Don Quixote

by: Miguel de Cervantes

The First Part, Chapters XXI–XXVI

1

Every knight-errant, said Don Quixote, is obliged to quarrel with those who are out of their senses, as well as those who are in them, if they disparage the honour of women, whatsoever they might be.

2

In like manner, Sancho, Dulcinea del Toboso is as proper for my occasions as the highest princess upon earth. All the poets, who have celebrated ladies, under names which they invented at pleasure, had not really such mistresses as they describe.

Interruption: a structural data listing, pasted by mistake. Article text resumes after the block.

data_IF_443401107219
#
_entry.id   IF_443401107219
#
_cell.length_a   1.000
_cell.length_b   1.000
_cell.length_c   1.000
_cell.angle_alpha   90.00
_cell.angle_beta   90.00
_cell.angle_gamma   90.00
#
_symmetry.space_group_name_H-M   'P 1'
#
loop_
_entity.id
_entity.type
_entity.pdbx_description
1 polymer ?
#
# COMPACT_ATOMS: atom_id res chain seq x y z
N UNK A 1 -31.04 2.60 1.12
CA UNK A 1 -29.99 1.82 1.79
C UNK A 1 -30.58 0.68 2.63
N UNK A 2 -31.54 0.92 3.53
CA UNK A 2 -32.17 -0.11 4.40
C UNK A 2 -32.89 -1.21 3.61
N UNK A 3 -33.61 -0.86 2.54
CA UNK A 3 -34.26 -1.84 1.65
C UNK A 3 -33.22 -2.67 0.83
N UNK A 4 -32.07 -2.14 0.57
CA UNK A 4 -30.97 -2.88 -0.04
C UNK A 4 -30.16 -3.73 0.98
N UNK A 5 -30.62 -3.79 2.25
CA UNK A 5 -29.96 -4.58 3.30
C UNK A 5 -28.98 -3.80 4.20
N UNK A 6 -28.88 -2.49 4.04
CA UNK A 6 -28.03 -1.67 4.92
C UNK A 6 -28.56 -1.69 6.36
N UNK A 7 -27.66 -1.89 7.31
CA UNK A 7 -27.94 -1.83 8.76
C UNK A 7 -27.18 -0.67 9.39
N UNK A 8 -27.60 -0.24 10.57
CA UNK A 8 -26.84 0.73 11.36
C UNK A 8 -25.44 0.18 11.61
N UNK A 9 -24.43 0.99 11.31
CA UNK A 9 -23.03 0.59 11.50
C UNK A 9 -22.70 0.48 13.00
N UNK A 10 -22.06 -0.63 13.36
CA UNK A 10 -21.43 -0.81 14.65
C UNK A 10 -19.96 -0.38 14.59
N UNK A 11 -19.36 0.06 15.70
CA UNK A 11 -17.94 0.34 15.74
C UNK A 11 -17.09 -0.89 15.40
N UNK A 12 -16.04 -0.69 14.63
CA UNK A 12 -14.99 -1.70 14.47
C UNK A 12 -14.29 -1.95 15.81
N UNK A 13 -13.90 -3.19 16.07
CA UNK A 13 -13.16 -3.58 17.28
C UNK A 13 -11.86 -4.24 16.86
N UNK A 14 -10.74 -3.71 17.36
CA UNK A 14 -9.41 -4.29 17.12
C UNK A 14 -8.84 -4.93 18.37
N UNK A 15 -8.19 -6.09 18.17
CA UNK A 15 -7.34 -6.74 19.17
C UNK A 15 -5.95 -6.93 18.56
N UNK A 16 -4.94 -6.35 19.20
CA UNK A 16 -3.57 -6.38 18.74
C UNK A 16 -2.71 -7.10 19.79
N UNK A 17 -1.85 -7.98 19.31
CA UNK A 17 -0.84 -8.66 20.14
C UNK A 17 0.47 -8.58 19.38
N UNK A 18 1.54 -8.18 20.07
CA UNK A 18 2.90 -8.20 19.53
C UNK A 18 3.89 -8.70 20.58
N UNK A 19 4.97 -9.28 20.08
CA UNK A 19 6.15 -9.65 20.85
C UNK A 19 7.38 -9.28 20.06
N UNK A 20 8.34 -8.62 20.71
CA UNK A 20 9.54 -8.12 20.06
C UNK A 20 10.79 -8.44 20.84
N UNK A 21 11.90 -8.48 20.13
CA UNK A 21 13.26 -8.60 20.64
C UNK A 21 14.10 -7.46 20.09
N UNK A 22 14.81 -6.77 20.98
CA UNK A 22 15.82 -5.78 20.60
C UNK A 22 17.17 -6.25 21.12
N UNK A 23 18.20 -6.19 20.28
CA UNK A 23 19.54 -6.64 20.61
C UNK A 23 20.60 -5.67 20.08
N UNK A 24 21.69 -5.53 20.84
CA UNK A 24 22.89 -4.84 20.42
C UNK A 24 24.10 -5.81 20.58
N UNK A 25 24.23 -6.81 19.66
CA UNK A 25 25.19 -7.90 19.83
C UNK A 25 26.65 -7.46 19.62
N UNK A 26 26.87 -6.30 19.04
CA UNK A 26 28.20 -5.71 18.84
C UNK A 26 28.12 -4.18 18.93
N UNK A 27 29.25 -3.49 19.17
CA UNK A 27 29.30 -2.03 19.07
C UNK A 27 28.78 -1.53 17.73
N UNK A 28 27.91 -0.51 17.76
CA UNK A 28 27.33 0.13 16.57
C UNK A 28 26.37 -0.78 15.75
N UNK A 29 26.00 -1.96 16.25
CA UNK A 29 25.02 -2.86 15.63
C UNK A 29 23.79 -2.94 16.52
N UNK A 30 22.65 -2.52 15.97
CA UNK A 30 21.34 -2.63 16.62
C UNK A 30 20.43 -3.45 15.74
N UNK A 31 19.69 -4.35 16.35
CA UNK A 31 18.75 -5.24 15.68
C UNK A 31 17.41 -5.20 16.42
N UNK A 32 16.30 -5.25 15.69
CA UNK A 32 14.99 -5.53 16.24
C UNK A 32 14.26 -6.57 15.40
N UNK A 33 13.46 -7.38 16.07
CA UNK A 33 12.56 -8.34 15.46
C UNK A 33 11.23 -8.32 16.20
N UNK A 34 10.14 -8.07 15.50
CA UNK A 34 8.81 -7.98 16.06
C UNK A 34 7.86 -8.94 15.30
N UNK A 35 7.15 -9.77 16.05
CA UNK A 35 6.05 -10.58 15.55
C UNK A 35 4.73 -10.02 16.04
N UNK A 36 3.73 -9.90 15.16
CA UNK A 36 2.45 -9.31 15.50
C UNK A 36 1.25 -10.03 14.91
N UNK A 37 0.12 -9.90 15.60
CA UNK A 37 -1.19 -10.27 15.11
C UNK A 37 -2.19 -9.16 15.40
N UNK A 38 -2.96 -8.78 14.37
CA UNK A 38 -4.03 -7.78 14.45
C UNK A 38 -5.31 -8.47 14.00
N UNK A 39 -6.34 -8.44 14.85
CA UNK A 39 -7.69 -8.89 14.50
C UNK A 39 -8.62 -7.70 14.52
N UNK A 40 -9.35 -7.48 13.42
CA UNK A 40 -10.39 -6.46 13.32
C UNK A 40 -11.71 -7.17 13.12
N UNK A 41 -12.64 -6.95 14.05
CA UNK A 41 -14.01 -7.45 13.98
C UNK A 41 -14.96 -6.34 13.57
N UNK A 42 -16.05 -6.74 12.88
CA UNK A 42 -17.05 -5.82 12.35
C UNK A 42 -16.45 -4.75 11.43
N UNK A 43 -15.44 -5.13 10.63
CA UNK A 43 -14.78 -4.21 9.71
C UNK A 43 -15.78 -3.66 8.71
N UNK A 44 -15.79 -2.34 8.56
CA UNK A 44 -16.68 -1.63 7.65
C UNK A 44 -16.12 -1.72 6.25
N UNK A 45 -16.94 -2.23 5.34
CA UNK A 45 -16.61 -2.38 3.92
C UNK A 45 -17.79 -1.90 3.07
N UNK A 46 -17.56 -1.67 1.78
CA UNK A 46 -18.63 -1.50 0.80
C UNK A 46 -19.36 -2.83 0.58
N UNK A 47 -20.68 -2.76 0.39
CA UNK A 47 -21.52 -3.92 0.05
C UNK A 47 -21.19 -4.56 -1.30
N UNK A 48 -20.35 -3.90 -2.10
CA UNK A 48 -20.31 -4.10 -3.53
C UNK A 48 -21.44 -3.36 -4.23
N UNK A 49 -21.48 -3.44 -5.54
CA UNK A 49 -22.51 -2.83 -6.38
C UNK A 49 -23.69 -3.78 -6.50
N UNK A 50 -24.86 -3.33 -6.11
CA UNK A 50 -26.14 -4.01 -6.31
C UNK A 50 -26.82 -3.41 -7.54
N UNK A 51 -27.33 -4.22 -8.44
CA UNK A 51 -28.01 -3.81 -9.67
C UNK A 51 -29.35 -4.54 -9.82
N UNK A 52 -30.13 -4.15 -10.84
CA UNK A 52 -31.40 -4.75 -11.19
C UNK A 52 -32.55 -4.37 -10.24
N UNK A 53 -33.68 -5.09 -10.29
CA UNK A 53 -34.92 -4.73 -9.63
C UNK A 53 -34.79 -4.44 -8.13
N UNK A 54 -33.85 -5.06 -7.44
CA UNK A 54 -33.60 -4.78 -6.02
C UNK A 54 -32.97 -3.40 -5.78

3

Sancho uttered this piece of wrong-headed information with such composure, wiping his nose from time to time, that his townsmen could not help admiring anew the madness of Don Quixote, which, like a whirlpool, had sucked in and swept along with it, the understanding of this poor simpleton.